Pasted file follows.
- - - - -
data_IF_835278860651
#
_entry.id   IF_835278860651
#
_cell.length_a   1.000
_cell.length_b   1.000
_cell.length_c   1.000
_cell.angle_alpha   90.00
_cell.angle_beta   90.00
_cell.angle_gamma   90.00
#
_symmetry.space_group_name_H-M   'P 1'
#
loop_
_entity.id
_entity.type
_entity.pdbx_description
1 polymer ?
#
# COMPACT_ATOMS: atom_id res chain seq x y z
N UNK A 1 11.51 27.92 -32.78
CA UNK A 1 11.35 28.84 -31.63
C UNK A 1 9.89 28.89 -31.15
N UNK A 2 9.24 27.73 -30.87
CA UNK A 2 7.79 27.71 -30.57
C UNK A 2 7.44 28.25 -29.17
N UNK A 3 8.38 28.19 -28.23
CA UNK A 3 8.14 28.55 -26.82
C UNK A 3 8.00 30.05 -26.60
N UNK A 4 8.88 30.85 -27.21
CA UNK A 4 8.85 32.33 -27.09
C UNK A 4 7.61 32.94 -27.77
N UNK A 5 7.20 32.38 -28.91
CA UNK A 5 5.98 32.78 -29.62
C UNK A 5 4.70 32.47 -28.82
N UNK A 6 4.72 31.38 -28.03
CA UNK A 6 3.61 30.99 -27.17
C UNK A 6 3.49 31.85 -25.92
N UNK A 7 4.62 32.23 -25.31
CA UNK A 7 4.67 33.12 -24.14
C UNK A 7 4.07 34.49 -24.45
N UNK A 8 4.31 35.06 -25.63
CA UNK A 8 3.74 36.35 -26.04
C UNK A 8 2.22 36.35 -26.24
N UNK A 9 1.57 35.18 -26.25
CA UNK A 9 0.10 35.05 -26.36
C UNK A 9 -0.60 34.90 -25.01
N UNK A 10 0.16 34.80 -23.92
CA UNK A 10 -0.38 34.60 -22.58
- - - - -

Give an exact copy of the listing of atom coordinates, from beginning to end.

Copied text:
data_IF_835278860651
#
_entry.id   IF_835278860651
#
_cell.length_a   1.000
_cell.length_b   1.000
_cell.length_c   1.000
_cell.angle_alpha   90.00
_cell.angle_beta   90.00
_cell.angle_gamma   90.00
#
_symmetry.space_group_name_H-M   'P 1'
#
loop_
_entity.id
_entity.type
_entity.pdbx_description
1 polymer ?
#
# COMPACT_ATOMS: atom_id res chain seq x y z
N UNK A 1 11.51 27.92 -32.78
CA UNK A 1 11.35 28.84 -31.63
C UNK A 1 9.89 28.89 -31.15
N UNK A 2 9.24 27.73 -30.87
CA UNK A 2 7.79 27.71 -30.57
C UNK A 2 7.44 28.25 -29.17
N UNK A 3 8.38 28.19 -28.23
CA UNK A 3 8.14 28.55 -26.82
C UNK A 3 8.00 30.05 -26.60
N UNK A 4 8.88 30.85 -27.21
CA UNK A 4 8.85 32.33 -27.09
C UNK A 4 7.61 32.94 -27.77
N UNK A 5 7.20 32.38 -28.91
CA UNK A 5 5.98 32.78 -29.62
C UNK A 5 4.70 32.47 -28.82
N UNK A 6 4.72 31.38 -28.03
CA UNK A 6 3.61 30.99 -27.17
C UNK A 6 3.49 31.85 -25.92
N UNK A 7 4.62 32.23 -25.31
CA UNK A 7 4.67 33.12 -24.14
C UNK A 7 4.07 34.49 -24.45
N UNK A 8 4.31 35.06 -25.63
CA UNK A 8 3.74 36.35 -26.04
C UNK A 8 2.22 36.35 -26.24
N UNK A 9 1.57 35.18 -26.25
CA UNK A 9 0.10 35.05 -26.36
C UNK A 9 -0.60 34.90 -25.01
N UNK A 10 0.16 34.80 -23.92
CA UNK A 10 -0.38 34.60 -22.58